Reading With the Masoretes: The Exegetical Utility of Masoretic Accent Patterns
MetadataShow full item record
SubjectBible. Old Testament -- Accents and accentuation.
Hebrew language -- Accents and accentuation.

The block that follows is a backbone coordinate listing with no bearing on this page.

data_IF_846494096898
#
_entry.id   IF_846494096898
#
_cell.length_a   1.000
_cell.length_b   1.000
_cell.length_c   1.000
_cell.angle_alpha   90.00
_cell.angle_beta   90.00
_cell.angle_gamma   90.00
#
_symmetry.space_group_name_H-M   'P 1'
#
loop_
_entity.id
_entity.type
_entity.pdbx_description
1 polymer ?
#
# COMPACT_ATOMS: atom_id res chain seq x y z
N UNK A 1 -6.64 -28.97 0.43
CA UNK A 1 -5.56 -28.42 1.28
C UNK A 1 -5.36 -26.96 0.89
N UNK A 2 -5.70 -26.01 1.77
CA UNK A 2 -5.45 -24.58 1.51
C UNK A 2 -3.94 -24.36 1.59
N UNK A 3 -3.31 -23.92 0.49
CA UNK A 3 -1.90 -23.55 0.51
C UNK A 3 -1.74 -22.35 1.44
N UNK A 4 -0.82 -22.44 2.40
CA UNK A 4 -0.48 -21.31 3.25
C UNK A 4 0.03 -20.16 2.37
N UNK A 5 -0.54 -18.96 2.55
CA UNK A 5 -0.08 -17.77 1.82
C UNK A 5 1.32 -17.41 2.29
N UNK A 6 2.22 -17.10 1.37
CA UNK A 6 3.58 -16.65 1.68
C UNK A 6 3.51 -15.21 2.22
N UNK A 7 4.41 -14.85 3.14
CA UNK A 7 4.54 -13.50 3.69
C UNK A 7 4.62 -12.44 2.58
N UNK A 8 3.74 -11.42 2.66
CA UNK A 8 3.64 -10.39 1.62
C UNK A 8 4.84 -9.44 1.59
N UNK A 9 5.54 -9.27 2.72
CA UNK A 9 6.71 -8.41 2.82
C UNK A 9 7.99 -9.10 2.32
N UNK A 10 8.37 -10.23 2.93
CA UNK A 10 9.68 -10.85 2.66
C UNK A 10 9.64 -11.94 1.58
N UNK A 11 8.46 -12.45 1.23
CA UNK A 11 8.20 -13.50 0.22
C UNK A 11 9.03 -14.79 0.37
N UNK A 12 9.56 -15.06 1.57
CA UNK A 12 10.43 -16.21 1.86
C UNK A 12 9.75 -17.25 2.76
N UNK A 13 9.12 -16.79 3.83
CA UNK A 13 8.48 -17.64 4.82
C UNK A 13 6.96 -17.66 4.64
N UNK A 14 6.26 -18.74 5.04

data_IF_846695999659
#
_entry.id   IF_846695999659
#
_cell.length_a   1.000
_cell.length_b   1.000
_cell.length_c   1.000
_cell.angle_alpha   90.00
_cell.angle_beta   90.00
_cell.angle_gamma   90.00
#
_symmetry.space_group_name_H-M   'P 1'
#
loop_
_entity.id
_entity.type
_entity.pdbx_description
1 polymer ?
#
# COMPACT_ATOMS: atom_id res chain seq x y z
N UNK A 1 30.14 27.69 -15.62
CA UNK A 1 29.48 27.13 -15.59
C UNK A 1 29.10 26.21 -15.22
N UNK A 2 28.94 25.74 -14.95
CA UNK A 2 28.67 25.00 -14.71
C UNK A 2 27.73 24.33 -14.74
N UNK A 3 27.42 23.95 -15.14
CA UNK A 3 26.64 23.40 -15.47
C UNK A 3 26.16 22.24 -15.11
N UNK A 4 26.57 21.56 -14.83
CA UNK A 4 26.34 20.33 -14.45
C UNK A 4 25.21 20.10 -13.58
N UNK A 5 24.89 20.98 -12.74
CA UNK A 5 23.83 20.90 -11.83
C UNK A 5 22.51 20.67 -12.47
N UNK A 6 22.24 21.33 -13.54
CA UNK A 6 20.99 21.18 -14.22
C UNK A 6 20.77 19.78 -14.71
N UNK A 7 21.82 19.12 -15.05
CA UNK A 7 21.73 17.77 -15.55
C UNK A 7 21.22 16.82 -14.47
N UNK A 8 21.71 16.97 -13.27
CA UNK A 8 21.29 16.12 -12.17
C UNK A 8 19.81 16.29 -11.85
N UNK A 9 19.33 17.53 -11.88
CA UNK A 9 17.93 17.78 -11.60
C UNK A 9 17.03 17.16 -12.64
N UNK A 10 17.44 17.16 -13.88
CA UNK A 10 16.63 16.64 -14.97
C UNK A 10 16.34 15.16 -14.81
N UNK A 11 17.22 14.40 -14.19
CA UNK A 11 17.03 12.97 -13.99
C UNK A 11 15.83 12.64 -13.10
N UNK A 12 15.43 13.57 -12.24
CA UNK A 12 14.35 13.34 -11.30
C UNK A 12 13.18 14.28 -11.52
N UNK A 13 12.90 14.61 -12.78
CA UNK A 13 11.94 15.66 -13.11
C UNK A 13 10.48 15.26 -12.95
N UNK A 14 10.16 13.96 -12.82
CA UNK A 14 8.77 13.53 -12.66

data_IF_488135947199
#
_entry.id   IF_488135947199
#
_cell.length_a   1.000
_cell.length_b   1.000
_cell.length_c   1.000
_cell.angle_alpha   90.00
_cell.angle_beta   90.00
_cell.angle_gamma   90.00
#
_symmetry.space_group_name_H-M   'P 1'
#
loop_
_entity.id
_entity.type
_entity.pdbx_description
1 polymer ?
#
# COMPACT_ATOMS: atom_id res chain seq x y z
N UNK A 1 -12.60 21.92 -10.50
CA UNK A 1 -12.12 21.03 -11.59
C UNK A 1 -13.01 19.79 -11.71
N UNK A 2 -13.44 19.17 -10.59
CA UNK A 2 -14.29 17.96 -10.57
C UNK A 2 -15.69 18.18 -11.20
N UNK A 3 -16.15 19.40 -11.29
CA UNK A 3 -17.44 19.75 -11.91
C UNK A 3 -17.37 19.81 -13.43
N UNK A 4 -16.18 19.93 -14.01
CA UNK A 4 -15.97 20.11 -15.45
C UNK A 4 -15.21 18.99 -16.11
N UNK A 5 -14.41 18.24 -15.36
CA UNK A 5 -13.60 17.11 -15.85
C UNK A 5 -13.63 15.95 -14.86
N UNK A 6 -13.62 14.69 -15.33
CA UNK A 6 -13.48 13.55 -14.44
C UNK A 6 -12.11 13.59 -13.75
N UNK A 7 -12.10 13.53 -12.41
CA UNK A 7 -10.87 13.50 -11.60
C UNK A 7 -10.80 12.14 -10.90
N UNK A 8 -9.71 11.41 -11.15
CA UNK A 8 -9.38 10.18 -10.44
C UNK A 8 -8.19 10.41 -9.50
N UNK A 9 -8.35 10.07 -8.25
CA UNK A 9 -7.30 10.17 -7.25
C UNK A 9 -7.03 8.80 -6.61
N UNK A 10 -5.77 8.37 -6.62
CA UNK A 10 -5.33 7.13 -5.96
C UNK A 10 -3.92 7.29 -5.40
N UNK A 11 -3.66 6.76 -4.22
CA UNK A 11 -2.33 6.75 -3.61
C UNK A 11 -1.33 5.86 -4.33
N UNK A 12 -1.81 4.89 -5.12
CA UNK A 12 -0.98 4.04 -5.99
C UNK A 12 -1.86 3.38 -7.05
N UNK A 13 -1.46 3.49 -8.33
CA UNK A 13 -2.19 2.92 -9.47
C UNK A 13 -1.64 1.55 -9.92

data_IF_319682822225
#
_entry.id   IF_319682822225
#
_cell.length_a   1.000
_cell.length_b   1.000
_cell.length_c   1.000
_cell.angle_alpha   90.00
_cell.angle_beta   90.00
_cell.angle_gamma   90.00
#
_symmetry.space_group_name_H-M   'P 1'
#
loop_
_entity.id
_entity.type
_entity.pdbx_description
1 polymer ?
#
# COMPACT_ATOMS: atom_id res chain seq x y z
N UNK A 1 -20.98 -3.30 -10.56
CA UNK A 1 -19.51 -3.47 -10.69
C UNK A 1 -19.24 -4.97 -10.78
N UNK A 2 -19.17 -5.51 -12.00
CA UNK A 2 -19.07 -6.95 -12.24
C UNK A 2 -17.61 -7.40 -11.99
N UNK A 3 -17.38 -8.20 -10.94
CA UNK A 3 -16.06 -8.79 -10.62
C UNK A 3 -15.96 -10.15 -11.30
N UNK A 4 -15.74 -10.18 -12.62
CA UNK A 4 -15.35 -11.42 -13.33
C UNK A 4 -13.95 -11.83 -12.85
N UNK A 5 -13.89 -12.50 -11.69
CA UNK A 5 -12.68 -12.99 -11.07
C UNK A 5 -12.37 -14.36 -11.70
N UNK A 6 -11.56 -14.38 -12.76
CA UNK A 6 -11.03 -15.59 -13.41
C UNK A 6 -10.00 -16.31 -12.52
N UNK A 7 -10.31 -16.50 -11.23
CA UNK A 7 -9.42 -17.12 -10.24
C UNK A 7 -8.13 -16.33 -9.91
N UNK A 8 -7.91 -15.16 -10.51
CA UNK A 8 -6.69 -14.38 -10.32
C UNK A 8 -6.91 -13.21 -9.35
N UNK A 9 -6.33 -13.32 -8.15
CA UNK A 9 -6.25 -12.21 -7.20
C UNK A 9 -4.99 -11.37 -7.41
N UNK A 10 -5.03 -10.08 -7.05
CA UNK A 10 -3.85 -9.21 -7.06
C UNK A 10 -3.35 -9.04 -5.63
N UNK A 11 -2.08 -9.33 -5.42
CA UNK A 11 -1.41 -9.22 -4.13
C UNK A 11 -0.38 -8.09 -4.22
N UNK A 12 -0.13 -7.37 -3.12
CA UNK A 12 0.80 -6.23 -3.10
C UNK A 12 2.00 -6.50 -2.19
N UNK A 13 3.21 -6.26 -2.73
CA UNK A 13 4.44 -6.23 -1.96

Though interpreters commonly neglect the masoretic accents in exegesis, this system clarifies and confirms the sense of the text through highly predictable patterns. This dissertation seeks to establish the presence of intentional Masoretic accent patterns that correspond to syntactic features of the text. After establishing the statistical consistency of the pattern in the book of Judges, each chapter examines various examples of the pattern and intentional divergence. Intentional divergence also serves to establish the premise that the patterns are indeed laid down in a systematic fashion. Various examples of divergence illustrate their usefulness by indicating points of semantic interest. The value of these regular patterns and divergent examples warrants greater attention in the exegetical process. Chapter 2 presents the pattern for Etnachta at the conclusion of mid-verse direct speech (e.g., Judg 1:3; 4:9; 6:20; 7:9–11; 8:20; 15:1). Chapter 3 examines the pattern for the interjection ועתה (ve‘atah) from Genesis to Kings (e.g., Judg 13:7; 15:18; 1 Sam 9:13; 2 Kgs 7:9). Chapter 4 opens up the pattern for framing conditional clauses (e.g., Judg 4:8; 6:17; 9:15; 9:19–20; 11:30–31; 13:16; 13:23; 14:13; Gen 18:3; 28:20–22). Chapter 5 investigates the use of Masoretic accents in contexts of contrast, specifically in the presence of the contrast structures vav + X + verb, and vav + לא + verb (e.g., Judg 1:27; 2:17; 10:13). The examination of these patterns forms the heart of the dissertation. At least three practical implications for exegesis emerge from this study: (1) confirmation of clause boundaries, (2) guidance in grouping clauses, and (3) indication of literary interest via accent patterns. The consistency and predictability of the accents benefits the interpreter in the course of regular Bible reading, and the intentional divergence from these patterns often signals a point of literary interest. Readers must know the typical patterns in order to spot divergence from them. The dissertation concludes with suggestions for future study related to Masoretic accent patterns.